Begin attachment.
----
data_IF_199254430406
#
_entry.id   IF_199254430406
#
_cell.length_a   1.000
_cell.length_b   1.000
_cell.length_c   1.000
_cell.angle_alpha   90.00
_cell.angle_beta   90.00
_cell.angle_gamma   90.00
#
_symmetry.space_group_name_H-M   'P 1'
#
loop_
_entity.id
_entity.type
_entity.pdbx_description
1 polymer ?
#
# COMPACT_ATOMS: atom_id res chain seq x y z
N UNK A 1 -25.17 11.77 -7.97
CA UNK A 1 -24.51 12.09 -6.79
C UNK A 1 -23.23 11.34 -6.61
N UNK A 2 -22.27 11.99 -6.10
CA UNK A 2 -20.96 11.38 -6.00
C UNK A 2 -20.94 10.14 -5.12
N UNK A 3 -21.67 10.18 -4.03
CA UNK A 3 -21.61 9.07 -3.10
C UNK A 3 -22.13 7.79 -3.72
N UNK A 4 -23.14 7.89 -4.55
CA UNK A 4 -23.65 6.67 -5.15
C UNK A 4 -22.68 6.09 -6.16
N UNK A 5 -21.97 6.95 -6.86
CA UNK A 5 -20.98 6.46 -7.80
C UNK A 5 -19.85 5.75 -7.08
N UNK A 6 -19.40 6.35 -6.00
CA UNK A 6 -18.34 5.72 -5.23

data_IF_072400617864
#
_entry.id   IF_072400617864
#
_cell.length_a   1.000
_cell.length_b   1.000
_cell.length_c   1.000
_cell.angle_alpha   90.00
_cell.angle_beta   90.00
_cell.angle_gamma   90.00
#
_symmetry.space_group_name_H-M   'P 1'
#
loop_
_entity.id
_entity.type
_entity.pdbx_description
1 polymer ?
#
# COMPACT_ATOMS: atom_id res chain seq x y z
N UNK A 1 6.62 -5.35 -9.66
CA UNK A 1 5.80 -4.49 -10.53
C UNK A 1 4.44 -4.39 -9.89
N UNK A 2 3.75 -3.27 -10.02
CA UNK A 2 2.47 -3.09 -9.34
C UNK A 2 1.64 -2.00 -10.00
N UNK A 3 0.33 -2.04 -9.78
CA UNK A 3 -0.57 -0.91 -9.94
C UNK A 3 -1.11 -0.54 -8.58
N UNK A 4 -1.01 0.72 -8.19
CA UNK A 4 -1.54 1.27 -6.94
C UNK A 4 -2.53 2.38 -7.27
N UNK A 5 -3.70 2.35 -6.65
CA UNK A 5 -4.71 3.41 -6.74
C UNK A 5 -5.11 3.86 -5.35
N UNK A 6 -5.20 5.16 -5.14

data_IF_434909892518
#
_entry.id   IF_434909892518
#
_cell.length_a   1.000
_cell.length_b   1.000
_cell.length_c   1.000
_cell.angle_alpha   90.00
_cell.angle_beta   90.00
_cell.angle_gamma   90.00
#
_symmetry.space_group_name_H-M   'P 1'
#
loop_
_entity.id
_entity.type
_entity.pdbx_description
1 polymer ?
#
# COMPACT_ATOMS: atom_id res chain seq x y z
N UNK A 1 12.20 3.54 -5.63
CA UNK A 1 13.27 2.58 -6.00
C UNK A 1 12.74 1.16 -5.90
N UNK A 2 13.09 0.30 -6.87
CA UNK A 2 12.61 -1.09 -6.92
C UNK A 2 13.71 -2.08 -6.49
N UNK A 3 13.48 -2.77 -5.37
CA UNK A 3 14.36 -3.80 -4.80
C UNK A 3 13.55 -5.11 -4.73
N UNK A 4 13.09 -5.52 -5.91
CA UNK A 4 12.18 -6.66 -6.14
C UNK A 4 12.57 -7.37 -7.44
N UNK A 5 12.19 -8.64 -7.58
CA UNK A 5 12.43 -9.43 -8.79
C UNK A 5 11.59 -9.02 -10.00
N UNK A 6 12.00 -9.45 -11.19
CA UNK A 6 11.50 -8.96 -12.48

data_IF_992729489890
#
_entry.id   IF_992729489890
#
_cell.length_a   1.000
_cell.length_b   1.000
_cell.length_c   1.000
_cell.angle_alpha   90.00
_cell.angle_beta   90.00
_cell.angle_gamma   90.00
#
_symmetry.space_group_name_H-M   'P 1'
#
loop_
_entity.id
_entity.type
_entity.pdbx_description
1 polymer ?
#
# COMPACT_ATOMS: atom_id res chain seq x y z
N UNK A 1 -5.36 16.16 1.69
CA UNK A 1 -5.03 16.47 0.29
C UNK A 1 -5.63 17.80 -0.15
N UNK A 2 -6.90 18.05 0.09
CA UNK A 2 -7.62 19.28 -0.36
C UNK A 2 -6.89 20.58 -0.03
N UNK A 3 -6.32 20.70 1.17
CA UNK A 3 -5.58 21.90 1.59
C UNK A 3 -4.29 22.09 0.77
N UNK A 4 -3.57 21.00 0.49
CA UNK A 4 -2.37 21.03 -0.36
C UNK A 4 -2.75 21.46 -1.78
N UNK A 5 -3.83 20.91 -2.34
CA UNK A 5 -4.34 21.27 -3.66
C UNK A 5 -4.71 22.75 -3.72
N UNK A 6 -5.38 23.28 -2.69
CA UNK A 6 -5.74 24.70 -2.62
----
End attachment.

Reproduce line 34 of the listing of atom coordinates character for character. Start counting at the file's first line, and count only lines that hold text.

CA UNK A 5 -20.98 6.46 -7.80